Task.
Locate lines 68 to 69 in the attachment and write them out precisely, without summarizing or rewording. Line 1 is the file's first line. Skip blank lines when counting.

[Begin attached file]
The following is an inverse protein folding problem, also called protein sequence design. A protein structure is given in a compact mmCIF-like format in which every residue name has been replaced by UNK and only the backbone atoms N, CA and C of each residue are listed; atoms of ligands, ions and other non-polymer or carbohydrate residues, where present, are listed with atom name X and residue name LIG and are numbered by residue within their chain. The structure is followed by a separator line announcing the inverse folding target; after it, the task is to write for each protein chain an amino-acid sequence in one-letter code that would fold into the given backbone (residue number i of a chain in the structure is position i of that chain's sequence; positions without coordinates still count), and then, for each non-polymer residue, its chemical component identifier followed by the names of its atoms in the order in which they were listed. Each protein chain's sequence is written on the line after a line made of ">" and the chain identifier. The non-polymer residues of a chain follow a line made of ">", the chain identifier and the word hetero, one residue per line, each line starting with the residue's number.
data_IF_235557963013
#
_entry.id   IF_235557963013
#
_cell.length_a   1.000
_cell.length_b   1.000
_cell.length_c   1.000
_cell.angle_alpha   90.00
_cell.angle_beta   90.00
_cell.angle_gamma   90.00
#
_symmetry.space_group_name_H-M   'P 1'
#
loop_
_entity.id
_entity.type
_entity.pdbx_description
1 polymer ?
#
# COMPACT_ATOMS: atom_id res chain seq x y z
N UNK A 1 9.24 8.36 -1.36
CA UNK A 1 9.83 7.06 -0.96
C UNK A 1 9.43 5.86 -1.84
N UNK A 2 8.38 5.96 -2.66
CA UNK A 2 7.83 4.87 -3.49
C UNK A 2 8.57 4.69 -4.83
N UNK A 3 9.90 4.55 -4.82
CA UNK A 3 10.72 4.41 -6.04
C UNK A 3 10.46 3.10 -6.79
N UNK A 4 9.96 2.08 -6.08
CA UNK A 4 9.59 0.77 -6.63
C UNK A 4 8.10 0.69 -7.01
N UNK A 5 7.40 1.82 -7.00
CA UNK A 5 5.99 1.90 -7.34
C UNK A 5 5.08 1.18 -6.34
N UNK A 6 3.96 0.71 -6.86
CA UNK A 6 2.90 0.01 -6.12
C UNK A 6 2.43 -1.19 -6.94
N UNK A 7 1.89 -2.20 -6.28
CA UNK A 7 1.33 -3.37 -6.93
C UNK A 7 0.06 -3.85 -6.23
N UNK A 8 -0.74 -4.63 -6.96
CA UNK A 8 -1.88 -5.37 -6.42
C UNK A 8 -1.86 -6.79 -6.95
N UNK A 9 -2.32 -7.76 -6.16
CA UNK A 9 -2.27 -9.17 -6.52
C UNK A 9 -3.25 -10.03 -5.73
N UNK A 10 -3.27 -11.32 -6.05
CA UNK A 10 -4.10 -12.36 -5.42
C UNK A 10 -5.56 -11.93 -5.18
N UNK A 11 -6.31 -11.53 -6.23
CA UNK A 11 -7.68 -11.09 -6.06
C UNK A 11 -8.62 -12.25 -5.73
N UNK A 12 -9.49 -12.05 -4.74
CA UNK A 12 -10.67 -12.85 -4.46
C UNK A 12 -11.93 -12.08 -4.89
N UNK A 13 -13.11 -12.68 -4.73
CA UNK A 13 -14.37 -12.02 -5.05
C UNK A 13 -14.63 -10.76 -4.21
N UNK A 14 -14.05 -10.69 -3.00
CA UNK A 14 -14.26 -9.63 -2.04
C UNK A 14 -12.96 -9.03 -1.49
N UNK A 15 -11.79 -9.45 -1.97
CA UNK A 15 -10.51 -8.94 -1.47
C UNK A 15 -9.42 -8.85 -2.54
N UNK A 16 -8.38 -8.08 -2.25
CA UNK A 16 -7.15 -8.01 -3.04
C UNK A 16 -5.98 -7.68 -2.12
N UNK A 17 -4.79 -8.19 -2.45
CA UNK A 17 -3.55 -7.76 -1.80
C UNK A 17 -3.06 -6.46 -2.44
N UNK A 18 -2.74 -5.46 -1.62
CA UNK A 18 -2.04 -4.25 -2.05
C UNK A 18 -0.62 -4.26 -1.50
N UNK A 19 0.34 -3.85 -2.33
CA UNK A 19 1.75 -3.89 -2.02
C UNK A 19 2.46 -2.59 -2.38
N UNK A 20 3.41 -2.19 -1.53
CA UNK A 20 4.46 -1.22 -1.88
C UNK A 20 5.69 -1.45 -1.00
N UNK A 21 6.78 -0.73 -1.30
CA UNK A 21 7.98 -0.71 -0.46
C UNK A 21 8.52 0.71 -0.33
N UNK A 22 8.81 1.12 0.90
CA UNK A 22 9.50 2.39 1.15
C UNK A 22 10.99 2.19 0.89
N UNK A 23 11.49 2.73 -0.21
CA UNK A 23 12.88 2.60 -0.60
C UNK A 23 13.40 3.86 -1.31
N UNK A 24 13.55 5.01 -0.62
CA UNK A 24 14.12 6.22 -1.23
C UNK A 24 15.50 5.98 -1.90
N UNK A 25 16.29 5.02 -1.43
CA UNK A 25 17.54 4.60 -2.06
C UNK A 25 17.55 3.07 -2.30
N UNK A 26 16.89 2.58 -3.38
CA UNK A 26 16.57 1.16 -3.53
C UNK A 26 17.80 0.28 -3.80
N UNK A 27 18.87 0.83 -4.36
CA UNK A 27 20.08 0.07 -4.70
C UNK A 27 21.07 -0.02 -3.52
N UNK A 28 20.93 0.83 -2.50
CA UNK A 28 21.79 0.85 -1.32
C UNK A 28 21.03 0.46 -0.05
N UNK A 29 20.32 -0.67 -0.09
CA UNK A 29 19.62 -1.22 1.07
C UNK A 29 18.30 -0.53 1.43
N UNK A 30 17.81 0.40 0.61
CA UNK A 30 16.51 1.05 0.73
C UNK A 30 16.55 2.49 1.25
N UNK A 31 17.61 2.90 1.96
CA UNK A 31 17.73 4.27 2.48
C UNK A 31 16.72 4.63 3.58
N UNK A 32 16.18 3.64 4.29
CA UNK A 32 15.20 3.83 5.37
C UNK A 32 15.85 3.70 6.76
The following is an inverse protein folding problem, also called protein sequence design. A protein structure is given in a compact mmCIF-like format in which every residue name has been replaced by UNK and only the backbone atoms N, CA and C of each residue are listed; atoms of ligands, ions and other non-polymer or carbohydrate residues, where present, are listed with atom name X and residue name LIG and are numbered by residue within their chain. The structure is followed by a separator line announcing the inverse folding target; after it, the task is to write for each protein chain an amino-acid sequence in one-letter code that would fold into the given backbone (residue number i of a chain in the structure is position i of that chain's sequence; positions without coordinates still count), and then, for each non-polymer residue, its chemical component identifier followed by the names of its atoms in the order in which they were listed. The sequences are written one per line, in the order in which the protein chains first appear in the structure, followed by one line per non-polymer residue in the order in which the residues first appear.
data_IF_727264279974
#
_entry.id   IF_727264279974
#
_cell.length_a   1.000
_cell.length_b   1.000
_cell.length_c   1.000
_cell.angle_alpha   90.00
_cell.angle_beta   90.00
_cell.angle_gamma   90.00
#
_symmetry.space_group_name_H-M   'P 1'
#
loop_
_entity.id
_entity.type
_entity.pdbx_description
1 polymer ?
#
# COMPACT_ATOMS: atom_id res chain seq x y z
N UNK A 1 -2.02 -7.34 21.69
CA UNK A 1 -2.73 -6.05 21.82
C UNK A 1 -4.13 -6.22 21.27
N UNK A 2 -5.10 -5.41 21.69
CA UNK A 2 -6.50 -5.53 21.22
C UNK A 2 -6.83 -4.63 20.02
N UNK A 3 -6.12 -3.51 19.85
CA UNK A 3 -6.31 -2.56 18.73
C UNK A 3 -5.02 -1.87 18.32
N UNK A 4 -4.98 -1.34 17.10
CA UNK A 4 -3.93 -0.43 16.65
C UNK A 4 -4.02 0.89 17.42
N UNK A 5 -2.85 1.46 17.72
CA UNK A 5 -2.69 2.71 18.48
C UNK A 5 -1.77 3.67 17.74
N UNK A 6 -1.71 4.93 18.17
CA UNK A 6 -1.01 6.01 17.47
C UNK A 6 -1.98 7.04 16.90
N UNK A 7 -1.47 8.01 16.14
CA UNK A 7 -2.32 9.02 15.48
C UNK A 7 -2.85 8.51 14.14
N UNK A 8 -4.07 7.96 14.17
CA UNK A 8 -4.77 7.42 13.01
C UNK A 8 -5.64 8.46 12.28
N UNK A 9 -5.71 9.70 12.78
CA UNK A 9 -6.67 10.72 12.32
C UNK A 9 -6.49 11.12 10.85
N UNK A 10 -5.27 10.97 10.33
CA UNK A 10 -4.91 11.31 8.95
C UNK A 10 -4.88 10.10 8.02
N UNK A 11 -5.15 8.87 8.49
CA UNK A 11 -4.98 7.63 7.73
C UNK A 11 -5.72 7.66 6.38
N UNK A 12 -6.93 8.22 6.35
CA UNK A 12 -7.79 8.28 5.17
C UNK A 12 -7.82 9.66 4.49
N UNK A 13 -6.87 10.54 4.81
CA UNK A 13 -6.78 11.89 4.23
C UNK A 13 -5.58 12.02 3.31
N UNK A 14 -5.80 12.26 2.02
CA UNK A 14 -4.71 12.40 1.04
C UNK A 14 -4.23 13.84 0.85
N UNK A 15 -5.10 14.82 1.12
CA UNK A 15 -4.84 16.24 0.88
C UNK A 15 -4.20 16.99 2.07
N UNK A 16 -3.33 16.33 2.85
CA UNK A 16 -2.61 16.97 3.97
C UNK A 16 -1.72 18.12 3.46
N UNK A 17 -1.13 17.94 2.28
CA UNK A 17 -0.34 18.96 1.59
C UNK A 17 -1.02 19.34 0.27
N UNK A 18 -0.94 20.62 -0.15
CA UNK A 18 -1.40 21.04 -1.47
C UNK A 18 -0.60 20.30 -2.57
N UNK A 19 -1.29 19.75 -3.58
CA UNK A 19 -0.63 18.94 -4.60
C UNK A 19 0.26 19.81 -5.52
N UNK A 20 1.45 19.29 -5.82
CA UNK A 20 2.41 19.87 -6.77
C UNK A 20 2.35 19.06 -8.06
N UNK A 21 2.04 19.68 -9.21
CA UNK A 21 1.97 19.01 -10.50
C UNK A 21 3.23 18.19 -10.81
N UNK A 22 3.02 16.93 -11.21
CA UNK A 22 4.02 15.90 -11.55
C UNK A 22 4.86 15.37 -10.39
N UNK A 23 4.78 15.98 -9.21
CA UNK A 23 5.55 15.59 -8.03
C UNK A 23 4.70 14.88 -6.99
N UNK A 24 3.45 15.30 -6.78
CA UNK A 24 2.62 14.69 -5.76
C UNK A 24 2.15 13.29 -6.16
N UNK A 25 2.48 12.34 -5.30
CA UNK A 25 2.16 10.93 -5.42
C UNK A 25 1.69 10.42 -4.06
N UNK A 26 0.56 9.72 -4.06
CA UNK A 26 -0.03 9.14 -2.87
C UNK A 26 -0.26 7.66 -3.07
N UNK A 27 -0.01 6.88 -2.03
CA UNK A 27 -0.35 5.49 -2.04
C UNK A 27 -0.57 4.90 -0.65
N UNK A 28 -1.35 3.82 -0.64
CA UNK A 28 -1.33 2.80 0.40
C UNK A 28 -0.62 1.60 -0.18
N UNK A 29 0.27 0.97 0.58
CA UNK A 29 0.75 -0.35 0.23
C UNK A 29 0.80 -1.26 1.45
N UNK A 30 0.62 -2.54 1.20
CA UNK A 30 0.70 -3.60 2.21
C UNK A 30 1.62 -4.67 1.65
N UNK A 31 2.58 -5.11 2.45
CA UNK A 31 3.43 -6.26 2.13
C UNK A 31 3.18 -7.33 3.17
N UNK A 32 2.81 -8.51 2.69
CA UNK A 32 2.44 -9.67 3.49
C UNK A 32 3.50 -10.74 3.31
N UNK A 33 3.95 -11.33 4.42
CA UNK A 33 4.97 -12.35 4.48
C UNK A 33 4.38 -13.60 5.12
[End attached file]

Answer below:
CA UNK A 16 -7.15 -8.01 -3.04
C UNK A 16 -5.98 -7.68 -2.12